Once upon a time, Botox was a private procedure available only to the wealthy and well-known.
Fast forward to 2023, this is not the story anymore. Not only are more influencers and celebrities openly discussing obtaining it these days, but the injection is also much more affordable.
Rather than going the conventional way and paying a minimum of $300 for each visit to a dermatologist or plastic surgeon, you may now find tempting discounts at the Target of Botox providers, if you will: med spas.
What are Med Spas?
As a board-certified dermatologist practicing at San Francisco, Sonia Badreshia, MD, explains, a medical spa is a specialty facility that provides minimally invasive aesthetic procedures, also known as “tweakments.”
Consider it your one-stop shop for some of the most widely used cosmetic procedures available, including as Botox (or botulinum toxin, if you want to get technical), microneedling, and laser hair removal.
However, with so many horrifying social media stories about botched face injections, you may be wondering if you really get what you pay for and if visiting a med spa for Botox is a worthwhile way to economize or if it’s the kind of inexperienced move you’ll regret.
It’s not the same as going to the doctor’s office.
Although med spas provide some of the same injectables as a dermatologist’s or plastic surgeon’s office, these two types of procedures differ significantly in several important ways.
First, according to David Shafer, MD, a double-certified plastic surgeon at the Shafer Clinic in New York City, med spas are usually run by mid-level practitioners like advanced practice registered nurses (APRNs) and physician assistants (PAs), who employ skilled technicians (like estheticians or registered nurses) to perform cosmetic services.
Many states require a supervising physician to oversee the business, but they’re not always required to be on-site, Dr. Shafer says. These doctors also may or may not perform the treatments themselves, Marisa Garshick, MD, board-certified dermatologist at MDCS Dermatology in New York City.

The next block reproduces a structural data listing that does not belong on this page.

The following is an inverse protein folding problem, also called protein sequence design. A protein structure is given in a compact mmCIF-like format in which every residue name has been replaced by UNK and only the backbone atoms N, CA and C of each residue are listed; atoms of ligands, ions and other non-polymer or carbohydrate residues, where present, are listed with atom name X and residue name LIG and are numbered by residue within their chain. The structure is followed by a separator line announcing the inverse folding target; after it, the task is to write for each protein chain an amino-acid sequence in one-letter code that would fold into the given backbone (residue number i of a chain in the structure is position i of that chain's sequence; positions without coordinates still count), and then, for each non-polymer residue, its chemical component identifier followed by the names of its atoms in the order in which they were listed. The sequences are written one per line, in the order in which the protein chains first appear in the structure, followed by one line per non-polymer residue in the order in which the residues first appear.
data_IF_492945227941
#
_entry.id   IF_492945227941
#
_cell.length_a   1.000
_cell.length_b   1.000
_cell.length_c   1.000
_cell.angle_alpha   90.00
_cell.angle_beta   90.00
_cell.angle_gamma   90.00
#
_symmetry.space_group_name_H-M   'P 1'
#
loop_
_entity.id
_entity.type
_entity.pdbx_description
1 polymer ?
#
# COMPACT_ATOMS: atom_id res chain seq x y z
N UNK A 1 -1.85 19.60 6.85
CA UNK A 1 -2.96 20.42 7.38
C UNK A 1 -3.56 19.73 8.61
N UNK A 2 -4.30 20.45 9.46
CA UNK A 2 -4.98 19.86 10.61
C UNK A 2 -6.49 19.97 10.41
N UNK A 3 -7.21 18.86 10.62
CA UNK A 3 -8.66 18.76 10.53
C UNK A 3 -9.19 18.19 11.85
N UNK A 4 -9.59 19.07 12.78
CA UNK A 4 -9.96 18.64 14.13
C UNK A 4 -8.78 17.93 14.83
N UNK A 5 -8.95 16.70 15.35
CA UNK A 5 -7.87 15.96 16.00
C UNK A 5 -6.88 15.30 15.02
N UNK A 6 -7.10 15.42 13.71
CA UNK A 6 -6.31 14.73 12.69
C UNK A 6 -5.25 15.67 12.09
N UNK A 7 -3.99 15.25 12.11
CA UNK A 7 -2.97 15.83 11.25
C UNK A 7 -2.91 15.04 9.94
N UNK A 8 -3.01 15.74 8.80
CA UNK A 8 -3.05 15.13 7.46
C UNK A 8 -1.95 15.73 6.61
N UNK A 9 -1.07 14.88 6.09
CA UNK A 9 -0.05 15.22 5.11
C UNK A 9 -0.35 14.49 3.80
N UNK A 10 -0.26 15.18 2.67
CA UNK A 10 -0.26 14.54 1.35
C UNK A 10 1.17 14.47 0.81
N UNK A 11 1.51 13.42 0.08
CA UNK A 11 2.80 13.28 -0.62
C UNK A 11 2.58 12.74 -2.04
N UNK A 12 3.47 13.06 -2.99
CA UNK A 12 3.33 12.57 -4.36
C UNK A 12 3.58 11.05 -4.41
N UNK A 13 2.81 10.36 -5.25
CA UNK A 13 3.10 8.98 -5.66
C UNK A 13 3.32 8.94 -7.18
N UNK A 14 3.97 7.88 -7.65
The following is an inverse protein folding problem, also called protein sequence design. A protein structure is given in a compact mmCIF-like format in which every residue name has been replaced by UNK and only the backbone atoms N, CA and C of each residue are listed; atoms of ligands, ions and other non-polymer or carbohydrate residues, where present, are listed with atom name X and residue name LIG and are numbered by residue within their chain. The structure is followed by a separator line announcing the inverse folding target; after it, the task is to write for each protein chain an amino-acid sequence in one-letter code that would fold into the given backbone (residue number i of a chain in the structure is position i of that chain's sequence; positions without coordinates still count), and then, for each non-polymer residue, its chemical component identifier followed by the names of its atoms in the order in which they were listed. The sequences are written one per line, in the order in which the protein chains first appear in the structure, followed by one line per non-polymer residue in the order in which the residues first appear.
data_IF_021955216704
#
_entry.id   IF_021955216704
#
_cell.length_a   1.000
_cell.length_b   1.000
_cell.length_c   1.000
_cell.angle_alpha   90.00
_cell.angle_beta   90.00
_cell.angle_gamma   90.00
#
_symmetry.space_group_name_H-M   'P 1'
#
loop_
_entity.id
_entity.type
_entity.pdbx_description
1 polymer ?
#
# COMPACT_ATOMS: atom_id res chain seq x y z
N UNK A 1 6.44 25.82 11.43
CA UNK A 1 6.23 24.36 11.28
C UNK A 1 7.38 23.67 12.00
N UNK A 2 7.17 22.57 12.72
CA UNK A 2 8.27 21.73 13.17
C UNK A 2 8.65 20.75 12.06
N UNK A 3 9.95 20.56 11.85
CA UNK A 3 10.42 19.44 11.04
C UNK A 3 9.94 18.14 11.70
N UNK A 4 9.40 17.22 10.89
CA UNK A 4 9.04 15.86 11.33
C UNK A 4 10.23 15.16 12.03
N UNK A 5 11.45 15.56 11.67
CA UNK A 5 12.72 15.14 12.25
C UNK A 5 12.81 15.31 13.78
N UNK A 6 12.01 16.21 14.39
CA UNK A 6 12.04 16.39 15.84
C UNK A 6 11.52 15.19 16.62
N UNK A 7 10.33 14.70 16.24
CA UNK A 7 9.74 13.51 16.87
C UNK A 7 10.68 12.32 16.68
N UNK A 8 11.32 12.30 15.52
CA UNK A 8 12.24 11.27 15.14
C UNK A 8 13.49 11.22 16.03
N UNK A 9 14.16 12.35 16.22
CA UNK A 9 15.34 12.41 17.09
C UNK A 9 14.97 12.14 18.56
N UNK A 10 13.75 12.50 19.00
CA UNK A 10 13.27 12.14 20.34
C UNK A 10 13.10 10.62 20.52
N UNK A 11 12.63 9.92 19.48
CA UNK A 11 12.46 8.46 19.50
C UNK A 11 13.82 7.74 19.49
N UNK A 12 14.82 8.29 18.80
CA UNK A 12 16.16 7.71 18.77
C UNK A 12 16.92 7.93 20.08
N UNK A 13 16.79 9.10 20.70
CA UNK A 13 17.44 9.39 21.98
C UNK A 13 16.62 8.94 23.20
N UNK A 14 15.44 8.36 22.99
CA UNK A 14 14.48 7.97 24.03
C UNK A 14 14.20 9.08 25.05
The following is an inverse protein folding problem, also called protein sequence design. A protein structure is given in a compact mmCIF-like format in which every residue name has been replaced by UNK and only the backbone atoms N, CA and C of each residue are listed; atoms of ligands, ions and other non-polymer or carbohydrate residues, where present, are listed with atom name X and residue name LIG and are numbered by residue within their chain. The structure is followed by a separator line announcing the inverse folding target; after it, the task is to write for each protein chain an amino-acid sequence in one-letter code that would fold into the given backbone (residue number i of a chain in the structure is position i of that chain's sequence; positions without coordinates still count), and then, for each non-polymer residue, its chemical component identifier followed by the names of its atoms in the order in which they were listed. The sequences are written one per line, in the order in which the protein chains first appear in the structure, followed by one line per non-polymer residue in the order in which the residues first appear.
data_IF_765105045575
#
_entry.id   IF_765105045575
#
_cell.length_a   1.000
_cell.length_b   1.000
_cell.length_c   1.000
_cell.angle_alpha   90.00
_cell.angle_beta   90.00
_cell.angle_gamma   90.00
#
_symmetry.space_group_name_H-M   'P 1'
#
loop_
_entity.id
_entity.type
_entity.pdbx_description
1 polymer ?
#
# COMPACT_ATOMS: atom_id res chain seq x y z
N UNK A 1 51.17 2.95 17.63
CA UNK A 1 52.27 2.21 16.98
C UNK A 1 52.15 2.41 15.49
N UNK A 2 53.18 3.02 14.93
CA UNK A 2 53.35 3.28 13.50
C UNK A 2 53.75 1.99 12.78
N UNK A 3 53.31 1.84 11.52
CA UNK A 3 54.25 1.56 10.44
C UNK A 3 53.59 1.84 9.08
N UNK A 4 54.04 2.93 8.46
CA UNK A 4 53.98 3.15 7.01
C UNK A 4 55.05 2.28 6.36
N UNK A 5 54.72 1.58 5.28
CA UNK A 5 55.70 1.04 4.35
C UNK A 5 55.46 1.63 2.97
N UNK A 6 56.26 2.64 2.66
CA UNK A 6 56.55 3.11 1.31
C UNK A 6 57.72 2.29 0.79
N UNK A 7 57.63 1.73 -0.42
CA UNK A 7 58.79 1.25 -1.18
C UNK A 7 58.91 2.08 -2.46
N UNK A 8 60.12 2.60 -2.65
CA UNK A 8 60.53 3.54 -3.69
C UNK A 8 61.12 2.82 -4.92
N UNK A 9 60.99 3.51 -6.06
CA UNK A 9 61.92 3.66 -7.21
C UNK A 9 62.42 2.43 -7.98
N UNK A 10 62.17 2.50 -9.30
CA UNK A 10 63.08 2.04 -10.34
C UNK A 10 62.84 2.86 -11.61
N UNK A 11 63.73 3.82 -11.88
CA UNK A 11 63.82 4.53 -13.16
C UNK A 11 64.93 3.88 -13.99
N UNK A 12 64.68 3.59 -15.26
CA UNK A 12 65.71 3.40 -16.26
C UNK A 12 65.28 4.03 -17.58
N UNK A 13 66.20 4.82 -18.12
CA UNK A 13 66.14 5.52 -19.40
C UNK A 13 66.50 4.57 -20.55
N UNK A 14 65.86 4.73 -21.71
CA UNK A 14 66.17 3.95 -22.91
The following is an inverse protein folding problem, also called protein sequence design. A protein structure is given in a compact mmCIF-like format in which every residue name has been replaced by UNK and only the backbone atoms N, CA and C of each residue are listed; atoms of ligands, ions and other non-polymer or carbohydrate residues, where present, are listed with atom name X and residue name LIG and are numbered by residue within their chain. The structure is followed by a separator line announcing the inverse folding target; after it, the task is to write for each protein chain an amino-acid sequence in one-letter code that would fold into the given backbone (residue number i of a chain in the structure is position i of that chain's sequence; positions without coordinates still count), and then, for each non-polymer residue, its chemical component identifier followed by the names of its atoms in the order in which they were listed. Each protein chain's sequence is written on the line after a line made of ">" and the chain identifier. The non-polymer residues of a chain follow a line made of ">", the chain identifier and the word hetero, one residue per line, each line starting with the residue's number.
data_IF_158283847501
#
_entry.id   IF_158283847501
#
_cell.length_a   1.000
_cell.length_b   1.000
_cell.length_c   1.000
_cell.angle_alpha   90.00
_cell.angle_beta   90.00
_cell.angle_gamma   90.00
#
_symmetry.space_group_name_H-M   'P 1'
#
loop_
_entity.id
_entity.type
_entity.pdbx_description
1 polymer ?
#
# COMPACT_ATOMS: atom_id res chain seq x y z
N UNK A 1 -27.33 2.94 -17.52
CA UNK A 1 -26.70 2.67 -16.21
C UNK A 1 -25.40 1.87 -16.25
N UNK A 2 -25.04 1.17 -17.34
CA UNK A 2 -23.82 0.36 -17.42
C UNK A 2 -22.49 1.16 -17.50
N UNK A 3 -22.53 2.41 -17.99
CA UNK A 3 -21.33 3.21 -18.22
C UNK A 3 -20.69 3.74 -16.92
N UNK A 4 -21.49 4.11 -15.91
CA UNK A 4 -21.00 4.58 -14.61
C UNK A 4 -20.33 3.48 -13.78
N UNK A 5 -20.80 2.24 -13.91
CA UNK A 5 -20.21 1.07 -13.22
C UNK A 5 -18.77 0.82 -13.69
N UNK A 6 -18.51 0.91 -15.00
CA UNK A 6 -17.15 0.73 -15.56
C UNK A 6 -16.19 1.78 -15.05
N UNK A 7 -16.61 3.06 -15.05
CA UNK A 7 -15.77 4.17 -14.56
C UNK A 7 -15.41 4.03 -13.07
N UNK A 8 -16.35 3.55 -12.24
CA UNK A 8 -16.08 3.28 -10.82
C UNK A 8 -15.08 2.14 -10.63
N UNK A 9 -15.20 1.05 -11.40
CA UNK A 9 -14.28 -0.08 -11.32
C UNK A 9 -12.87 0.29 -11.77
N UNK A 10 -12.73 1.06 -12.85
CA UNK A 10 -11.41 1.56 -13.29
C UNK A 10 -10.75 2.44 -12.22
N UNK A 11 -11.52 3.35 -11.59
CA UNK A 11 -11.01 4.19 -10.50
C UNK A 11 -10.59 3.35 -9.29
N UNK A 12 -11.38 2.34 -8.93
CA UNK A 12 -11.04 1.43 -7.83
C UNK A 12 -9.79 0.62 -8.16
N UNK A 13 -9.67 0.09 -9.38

However, the most noticeable—and desirable—difference is the price. According to Dr. Shafer, insurance does not cover Botox injections for aesthetic purposes, and the cost of each treatment region varies from $300 to $600, depending on the location.
On the other side, med spas typically charge less—between $200 and $500 per area. Furthermore, a lot of them provide discounts or bundle offers for several treatments.
As Dr. Badreshia explains, lesser overhead—more particularly, the fact that paying estheticians rather than doctors to administer Botox is far less expensive—is the primary reason these locations can manage to give Botox at a lower cost.
Med spas may increase your chances of complications.
Getting Botox injections, no matter where you get them, is never without danger. Dr. Garshick states that these typically include bruises, drooping eyebrows or eyelids, as well as disliking the appearance in general and wishing you had left your poor little face alone.
However, if the person administering your Botox treatment isn’t adequately qualified, it could raise your risk of these consequences and put you at further risk.
States have different laws governing Med Spas; some only permit doctors, PAs, or nurses to perform Botox injections, for example, while others have laxer restrictions.
As a result, Dr. Garshick advises making sure you’re seeing a qualified medical professional with plenty of experience (more on that below).
In agreement, Dr. Badreshia notes that an unskilled injector may administer Botox in the incorrect location, resulting in asymmetrical or frozen facial features as well as nerve damage.
Studies indicate that while these effects typically fade with time, in certain circumstances they may be irreversible.